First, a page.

Reading modern, Persian literature in an episodic mode categorizes novels across time and connections between episodes through their “movement.” Where one episode ends and another begins intentionally blurs and each episode can use the other’s styles and stylistics to continue, rework or eliminate entirely the other’s message. The host of works become a social and cultural reflection of Iran, of which the entirety of all of the episodes show the complexity of Iran’s history. This argument does rely on accepting the transitory nature of metaphor and allowing for its discontinuous use to be a feature rather than a flaw, but a model is in place already for that caveat from The Politics of Writing in Iran.

Kamran Talattof positions metaphor as the “connection between ideology and literature…where metaphors convey social realities.” These episodes, then, are overt literary categories, but he defines them through their covert techniques; particularly the feminist episode that use elision of metaphors as much as it employs other ones. He discusses the blurred beginnings and ends of “movements” that carry forms and conventions through the episodes, becoming cornerstones of not just the continuing literary tradition, but of popular imagination as well. Ehsan Yarshater shares this understanding with their positioning of poetry: “[it] speaks the language of the Persian heart, mind, and soul, fully reflecting the Persian world view and life experience.” If modern literature has inherited the voice of classical Persian poetry, it is all the more evident of the porousness of episodes between movements.

While Talattof begins Iran’s Episodic Literary Movement with Persianism in the early 1900s—a large episode where those classical forms moved into modern sensibilities and stylistics—as much work went into the next episode that not only saw a change of metaphor as the episode moved on, but also saw a radicalization of metaphor; another emergence of identity and, importantly, a counter-identity in the people and the state, respectively. This conflict is represented perfectly with two works: Ahmad Mahmud’s The Scorched Earth and Samad Behrangi’s The Black Fish.

Between both works, Behrangi wrote more overtly with metaphor than Mahmud. The Black Fish is a clear allegory for socialistic action, especially against a power structure that actively maintaining a status quo; this is demonstrated throughout the text by the main character’s refusal to continue its life without questioning, but is primarily illustrated through challenging ideology. Early on, the main character says, “‘I want to know if life is simply for circling around in a small place until you become old and nothing else, or is there another way to live in the world?’” On the other hand, The Scorched Earth is so soberly presented, it is clear to see how the state could have co-opted the text, as Ramin Farhadi notes:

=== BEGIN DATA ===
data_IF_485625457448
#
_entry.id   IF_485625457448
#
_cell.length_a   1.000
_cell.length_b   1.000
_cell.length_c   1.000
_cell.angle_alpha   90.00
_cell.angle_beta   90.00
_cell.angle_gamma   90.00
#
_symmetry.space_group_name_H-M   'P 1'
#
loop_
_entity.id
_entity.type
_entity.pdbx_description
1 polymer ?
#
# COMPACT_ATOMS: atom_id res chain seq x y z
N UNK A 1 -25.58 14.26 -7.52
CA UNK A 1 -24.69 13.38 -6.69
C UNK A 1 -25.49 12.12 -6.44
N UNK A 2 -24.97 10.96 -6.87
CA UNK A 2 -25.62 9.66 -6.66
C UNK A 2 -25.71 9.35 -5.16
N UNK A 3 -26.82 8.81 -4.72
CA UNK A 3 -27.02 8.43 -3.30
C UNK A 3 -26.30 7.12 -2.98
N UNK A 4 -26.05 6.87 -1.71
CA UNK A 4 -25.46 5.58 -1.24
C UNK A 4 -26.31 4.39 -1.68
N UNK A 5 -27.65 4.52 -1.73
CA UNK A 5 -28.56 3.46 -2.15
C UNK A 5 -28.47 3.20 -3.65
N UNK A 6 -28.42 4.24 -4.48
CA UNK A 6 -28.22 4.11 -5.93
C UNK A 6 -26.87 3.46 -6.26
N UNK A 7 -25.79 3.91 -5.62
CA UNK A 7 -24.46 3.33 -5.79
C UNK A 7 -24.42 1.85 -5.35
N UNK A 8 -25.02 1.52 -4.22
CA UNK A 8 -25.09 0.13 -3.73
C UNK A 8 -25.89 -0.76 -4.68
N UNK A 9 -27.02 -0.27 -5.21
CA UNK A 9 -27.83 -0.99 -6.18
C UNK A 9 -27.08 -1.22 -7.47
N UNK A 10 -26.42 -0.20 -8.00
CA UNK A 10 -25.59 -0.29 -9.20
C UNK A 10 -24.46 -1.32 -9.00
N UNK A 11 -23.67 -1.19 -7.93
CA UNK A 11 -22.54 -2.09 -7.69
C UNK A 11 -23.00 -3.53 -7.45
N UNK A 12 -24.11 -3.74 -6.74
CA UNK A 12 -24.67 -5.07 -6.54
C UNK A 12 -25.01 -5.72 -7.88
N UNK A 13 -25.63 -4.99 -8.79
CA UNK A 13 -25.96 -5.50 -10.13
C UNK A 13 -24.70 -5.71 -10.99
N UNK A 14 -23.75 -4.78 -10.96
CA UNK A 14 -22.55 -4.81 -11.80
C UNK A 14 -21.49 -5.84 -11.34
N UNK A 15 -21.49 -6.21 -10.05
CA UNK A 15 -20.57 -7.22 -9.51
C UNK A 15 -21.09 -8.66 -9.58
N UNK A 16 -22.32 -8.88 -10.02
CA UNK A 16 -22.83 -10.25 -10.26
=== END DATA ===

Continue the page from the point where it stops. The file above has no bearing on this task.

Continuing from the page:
…[interpellation] is a form of containment through which the dominant power contains the dissident text and uses it to disseminate ideological messages. This is how…The Scorched Earth…has been interpreted.…Some state critics and scholars have described [it] as one of the most important texts in sacred defense literature.…These critics have disregarded the novel’s censure against the [State].

The Scorched Earth’s perspective is from the people—the narrator is not even named—and narrates only the absence or incompetence of the state in the face of disaster. The text is sparse and terse, too, with a lot of interpretive work being done by the reader; take for example this early line discussing military movements that have not been officially announced: “I play dumb to figure out where [my barber is] coming from. ‘What about [the military divisions]? Has something happened?’” The slightness of this text could easily be read in multiple ways, which Farhadi peels apart in their argument. They do not analyze the text through Talattof’s Committed episode, but their analysis does re-emphasize the role that The Scorched Earth has in the episode by its very misappropriation by the state. By existing undercover, however, it survived censorship from the state it criticized and carried its covert metaphor forward to the next episode.